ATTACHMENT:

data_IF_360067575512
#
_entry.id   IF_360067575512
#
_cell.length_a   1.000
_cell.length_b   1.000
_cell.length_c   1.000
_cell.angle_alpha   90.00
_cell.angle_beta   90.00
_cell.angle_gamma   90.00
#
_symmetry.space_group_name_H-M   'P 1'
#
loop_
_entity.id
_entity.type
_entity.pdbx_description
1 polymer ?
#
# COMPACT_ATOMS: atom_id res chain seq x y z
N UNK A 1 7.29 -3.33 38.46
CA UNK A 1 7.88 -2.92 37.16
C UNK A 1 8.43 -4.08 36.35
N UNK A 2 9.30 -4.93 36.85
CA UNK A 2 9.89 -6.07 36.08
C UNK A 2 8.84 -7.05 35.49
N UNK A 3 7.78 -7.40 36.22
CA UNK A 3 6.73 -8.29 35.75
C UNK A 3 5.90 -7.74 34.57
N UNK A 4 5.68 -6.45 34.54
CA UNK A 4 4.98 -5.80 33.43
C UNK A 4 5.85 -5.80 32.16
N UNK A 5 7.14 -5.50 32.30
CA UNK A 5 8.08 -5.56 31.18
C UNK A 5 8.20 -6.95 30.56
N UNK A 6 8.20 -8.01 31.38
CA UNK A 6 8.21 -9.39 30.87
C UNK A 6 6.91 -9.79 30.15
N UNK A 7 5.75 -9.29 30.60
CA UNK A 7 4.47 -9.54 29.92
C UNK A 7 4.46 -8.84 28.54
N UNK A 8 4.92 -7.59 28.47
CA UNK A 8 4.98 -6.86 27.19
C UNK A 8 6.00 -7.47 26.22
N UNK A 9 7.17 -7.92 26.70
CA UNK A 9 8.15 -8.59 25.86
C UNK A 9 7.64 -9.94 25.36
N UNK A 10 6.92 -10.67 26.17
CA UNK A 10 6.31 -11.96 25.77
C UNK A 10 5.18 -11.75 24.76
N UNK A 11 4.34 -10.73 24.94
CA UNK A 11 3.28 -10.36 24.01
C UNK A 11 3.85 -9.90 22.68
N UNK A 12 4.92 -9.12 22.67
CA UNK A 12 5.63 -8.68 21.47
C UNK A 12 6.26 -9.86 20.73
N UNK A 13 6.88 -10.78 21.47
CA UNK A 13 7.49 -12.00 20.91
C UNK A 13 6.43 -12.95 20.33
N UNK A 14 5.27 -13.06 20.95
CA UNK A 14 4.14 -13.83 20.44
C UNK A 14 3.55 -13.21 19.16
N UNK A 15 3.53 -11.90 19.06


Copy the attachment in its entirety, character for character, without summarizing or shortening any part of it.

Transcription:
data_IF_360067575512
#
_entry.id   IF_360067575512
#
_cell.length_a   1.000
_cell.length_b   1.000
_cell.length_c   1.000
_cell.angle_alpha   90.00
_cell.angle_beta   90.00
_cell.angle_gamma   90.00
#
_symmetry.space_group_name_H-M   'P 1'
#
loop_
_entity.id
_entity.type
_entity.pdbx_description
1 polymer ?
#
# COMPACT_ATOMS: atom_id res chain seq x y z
N UNK A 1 7.29 -3.33 38.46
CA UNK A 1 7.88 -2.92 37.16
C UNK A 1 8.43 -4.08 36.35
N UNK A 2 9.30 -4.93 36.85
CA UNK A 2 9.89 -6.07 36.08
C UNK A 2 8.84 -7.05 35.49
N UNK A 3 7.78 -7.40 36.22
CA UNK A 3 6.73 -8.29 35.75
C UNK A 3 5.90 -7.74 34.57
N UNK A 4 5.68 -6.45 34.54
CA UNK A 4 4.98 -5.80 33.43
C UNK A 4 5.85 -5.80 32.16
N UNK A 5 7.14 -5.50 32.30
CA UNK A 5 8.08 -5.56 31.18
C UNK A 5 8.20 -6.95 30.56
N UNK A 6 8.20 -8.01 31.38
CA UNK A 6 8.21 -9.39 30.87
C UNK A 6 6.91 -9.79 30.15
N UNK A 7 5.75 -9.29 30.60
CA UNK A 7 4.47 -9.54 29.92
C UNK A 7 4.46 -8.84 28.54
N UNK A 8 4.92 -7.59 28.47
CA UNK A 8 4.98 -6.86 27.19
C UNK A 8 6.00 -7.47 26.22
N UNK A 9 7.17 -7.92 26.70
CA UNK A 9 8.15 -8.59 25.86
C UNK A 9 7.64 -9.94 25.36
N UNK A 10 6.92 -10.67 26.17
CA UNK A 10 6.31 -11.96 25.77
C UNK A 10 5.18 -11.75 24.76
N UNK A 11 4.34 -10.73 24.94
CA UNK A 11 3.28 -10.36 24.01
C UNK A 11 3.85 -9.90 22.68
N UNK A 12 4.92 -9.12 22.67
CA UNK A 12 5.63 -8.68 21.47
C UNK A 12 6.26 -9.86 20.73
N UNK A 13 6.88 -10.78 21.47
CA UNK A 13 7.49 -12.00 20.91
C UNK A 13 6.43 -12.95 20.33
N UNK A 14 5.27 -13.06 20.95
CA UNK A 14 4.14 -13.83 20.44
C UNK A 14 3.55 -13.21 19.16
N UNK A 15 3.53 -11.90 19.06